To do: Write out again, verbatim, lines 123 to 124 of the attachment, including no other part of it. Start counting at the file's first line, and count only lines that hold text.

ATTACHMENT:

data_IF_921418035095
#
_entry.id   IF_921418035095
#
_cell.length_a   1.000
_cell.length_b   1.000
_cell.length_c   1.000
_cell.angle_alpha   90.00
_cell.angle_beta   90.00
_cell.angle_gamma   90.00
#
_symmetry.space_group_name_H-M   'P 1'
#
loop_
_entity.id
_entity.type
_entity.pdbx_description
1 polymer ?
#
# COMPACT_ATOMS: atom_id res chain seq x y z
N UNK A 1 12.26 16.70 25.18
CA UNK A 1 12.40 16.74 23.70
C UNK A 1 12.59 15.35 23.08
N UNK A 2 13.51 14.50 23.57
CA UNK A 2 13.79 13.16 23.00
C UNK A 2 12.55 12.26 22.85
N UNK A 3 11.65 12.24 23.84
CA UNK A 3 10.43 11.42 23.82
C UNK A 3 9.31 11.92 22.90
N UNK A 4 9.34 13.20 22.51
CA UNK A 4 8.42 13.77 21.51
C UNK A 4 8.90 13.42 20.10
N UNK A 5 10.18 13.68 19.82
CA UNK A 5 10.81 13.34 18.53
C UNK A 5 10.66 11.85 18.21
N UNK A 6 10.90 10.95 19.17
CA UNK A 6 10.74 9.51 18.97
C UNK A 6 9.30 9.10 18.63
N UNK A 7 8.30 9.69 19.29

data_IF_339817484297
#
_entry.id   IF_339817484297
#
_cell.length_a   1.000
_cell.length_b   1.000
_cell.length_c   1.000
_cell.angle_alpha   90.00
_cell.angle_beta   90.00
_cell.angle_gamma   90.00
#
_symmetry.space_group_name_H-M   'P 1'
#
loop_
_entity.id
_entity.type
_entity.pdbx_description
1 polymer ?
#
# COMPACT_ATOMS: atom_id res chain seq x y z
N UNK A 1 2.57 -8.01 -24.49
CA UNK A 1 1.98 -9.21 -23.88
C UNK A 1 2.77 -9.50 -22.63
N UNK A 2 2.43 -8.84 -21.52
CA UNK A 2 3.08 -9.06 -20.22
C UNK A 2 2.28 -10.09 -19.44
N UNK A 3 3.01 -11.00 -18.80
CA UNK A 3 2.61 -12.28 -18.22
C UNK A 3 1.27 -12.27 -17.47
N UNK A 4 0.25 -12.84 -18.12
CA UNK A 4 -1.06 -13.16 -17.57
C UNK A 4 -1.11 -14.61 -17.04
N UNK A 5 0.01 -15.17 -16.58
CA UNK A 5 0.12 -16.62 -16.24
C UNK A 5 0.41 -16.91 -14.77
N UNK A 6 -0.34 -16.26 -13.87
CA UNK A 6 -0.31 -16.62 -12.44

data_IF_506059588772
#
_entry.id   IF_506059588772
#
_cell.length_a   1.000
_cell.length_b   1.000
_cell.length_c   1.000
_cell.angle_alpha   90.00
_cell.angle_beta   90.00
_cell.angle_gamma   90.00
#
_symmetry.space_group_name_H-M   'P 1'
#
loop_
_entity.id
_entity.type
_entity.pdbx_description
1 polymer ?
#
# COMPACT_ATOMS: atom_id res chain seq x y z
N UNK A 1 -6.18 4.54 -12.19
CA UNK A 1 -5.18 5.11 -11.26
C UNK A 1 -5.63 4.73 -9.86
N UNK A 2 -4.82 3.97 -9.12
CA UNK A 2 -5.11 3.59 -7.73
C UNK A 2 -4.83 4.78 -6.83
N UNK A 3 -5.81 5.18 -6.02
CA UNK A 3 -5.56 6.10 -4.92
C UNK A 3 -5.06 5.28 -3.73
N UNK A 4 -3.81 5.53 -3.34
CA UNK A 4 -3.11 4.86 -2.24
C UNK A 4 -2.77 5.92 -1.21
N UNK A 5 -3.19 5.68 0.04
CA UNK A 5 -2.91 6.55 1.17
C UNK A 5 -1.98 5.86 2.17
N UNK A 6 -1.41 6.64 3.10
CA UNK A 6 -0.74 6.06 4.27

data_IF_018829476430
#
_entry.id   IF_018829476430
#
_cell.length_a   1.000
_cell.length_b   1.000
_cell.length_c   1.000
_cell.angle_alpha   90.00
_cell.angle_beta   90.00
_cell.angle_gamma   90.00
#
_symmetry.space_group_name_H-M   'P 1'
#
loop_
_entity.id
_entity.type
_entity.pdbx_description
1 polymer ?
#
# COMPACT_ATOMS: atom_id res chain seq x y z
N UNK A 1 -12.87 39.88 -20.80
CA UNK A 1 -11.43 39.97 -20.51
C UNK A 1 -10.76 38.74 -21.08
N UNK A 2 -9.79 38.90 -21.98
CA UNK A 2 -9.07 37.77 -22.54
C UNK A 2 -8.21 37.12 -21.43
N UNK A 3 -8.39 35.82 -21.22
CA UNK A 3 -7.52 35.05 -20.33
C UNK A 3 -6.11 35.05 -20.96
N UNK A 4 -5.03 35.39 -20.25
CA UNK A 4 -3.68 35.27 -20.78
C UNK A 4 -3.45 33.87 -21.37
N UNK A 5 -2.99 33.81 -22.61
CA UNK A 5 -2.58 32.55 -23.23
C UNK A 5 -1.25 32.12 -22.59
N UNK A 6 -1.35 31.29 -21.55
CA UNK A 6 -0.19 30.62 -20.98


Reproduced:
_cell.angle_gamma   90.00
#